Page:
What Happens When the CEO Says: ‘Ask Me Anything’?

Posted by: Peter Coppinger /

CEO of Teamwork.com Peter Coppinger discusses how he keeps communication open and transparent with his team — and the questions he received after inviting everyone to ask him questions anonymously in an “Ask Me Anything” format.


After our second eNPS (Employee Net Promoter Score) survey at Teamwork.com, I decided that in order to get more authentic feedback from the team, I needed to open up the lines of communication beyond a one- or two-question survey.

To do this, I introduced a new initiative earlier this year called Feed the CEO Monkey–a Google Form where I take questions and give genuine answers.

Every month, I answer all the questions that come my way through Feed the CEO Monkey and publish them on our internal blog. It’s another experiment I’m running here at Teamwork.com–because hey, we’re making this up as we go along.

I don’t think it gets more honest than that at any company!
Embrace a test-and-learn approach and run experiments–you can’t improve by doing what you’ve always done. I promised the team that no matter how hard or uncomfortable the questions were, I would answer every question honestly for the entire team.

Some Q&A, Straight from Teamwork.com’s Internal Blog

Q. “Time Logging – I feel like I’m wasting time tracking time. Is there really a need for it?”

This is something we’ve flipped back and forth on. Personally, I struggle with it also. I agree that it shouldn’t be this difficult and I’m starting to think that while logging time on individual tasks works well for a lot of companies it might not be the right fit for our company.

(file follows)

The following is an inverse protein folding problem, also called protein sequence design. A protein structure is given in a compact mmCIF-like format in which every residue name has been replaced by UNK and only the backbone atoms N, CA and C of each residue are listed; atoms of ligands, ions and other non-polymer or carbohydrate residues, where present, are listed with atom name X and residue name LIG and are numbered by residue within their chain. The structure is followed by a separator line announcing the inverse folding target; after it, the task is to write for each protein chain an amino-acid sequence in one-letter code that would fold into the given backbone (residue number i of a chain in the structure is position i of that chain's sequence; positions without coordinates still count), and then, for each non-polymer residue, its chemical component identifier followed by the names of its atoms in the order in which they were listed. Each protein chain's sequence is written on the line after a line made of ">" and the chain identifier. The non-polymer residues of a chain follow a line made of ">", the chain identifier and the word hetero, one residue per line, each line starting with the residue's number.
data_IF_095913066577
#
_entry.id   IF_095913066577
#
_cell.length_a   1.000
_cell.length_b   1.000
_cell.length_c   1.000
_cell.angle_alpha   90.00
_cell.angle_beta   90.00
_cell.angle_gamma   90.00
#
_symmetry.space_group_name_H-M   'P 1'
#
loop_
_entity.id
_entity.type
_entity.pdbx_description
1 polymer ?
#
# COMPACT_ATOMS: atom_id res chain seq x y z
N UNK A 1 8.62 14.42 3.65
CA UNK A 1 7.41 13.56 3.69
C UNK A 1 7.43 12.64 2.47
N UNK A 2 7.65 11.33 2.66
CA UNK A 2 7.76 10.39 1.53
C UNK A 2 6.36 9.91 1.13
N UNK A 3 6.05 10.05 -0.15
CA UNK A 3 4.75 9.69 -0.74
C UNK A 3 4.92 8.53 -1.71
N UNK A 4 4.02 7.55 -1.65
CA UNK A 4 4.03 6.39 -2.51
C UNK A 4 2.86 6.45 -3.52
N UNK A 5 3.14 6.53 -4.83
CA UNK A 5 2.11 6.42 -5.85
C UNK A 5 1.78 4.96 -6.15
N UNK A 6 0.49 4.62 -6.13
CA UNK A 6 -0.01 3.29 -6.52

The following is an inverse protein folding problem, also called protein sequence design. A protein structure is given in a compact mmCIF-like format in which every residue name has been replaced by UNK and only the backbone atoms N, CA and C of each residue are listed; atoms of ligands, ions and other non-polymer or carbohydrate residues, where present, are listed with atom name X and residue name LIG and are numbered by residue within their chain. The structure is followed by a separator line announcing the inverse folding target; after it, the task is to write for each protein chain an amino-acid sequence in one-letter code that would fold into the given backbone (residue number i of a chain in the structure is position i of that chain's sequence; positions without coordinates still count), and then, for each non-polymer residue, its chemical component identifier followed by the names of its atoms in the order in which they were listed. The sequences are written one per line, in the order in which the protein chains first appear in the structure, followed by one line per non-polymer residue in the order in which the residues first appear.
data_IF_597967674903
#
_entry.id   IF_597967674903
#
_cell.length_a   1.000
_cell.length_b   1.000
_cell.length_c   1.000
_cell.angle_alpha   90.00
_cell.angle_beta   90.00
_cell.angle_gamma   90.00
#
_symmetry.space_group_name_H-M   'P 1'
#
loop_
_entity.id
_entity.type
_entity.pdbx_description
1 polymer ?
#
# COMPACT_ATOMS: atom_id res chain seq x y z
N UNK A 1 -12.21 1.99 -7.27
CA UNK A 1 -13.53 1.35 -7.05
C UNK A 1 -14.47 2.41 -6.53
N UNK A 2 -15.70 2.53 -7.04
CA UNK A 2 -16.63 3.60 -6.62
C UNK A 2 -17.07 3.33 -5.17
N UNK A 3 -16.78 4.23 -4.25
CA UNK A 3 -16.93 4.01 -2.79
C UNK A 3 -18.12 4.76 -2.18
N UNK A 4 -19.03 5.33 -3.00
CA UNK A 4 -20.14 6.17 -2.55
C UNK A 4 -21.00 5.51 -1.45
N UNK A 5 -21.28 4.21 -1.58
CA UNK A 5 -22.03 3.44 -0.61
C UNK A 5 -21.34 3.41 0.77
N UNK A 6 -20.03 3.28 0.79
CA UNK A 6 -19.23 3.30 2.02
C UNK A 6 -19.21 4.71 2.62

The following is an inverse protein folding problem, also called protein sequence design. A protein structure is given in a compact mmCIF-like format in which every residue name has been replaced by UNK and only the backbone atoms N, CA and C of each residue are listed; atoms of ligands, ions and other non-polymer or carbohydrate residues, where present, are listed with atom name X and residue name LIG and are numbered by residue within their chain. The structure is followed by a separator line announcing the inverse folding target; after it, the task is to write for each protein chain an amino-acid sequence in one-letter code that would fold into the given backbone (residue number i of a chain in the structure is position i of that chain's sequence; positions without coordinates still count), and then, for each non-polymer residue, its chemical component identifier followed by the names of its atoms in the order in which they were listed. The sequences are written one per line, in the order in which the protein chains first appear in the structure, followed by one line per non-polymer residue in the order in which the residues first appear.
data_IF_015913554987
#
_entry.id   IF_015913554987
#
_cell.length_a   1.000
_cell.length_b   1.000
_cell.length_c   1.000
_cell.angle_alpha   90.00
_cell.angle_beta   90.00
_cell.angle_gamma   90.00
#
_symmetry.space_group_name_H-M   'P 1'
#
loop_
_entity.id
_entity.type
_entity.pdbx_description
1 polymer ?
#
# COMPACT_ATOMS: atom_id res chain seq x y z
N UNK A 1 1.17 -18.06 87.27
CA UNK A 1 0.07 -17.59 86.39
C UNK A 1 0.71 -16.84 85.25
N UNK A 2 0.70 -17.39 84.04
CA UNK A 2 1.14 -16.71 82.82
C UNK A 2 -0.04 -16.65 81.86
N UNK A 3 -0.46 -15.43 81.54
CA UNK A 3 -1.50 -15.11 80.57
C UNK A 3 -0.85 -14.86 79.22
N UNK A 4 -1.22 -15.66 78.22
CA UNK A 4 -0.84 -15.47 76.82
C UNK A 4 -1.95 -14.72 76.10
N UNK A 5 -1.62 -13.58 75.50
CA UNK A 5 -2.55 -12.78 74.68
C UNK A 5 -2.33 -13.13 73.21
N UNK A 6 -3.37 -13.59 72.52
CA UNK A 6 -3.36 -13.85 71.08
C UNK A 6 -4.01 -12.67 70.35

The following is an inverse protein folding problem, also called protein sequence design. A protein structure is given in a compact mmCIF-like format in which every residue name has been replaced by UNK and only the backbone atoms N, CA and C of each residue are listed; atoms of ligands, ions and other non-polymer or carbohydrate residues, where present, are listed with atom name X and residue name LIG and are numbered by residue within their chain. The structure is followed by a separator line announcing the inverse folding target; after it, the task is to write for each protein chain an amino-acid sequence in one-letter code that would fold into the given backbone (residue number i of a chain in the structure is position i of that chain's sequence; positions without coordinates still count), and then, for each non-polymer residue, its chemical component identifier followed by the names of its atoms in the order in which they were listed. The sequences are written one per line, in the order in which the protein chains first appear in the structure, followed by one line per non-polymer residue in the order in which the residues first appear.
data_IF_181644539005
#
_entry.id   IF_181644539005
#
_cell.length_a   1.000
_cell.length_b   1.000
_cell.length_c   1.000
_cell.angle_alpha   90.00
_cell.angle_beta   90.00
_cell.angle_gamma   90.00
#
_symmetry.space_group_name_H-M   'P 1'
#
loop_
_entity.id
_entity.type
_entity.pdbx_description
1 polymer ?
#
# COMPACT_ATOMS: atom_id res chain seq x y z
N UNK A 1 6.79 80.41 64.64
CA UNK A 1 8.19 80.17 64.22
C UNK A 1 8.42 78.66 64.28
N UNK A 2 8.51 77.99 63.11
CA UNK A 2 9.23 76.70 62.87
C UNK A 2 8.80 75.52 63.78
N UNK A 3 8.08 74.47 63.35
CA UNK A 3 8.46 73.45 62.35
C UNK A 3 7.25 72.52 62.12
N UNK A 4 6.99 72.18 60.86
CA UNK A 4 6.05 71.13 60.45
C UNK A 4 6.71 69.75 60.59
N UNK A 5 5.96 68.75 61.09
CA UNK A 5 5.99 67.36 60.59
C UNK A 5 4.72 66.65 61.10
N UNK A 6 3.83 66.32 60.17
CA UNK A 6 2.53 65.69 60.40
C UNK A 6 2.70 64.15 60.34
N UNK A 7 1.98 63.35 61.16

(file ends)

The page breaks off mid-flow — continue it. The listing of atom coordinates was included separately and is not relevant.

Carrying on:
I wrote up a whole block of text here but I’ve decided that this warrants a full blog post. I’ll talk about a few new ideas with Dan and Billy and follow up with the blog post in the next couple of weeks.

Thanks for being honest!

Q. How do I get my focus back when working? How can I overcome stress and distractions? Lately, work has started feeling like work, it’s not as fun as before. Productivity drops and I feel like it’s letting my team down.

So I think you’re saying that interruptions happen and you find it hard to get back to where you left off. And that this is a big cause of stress.

  • First, we don’t want anybody stressed at work, and we’ll do our best to streamline meetings and interruptions to make work as stress free as possible.
  • Regarding interruptions: We all need uninterrupted blocks of time to do our best work. For developers that means closing your door to signal that you should be left alone. If you have a closed door and are still interrupted constantly, bring that to your team lead and we’ll sort it out. For people in open plan, let’s think about a system that makes it obvious you are trying to get work done. Also feel free to wander away to the breakout areas – at the moment they are first come, first served.
  • Chat – I do think that banter can take over in Chat at times and it can become a bit of a distraction. So honestly, I feel that it’s okay to only check it a few times a day. Personally, I only check Chat and email a few times – any more than that is not optimal. Another thing I’ll add is that it should never be assumed that all Chat messages will be read so if the message is really important put it in a Teamwork Projects message.
  • Getting back to work after a distraction is to just take the first step. Whatever the next big daunting task is – do the first step, open the editor, the tools, write the title etc. There’s no easy answer.
  • Email – I highly recommend you don’t keep your email open all day. Check it in the morning, afternoon and evening. Do activities like emails and Chat in blocks and you’ll find yourself less stressed.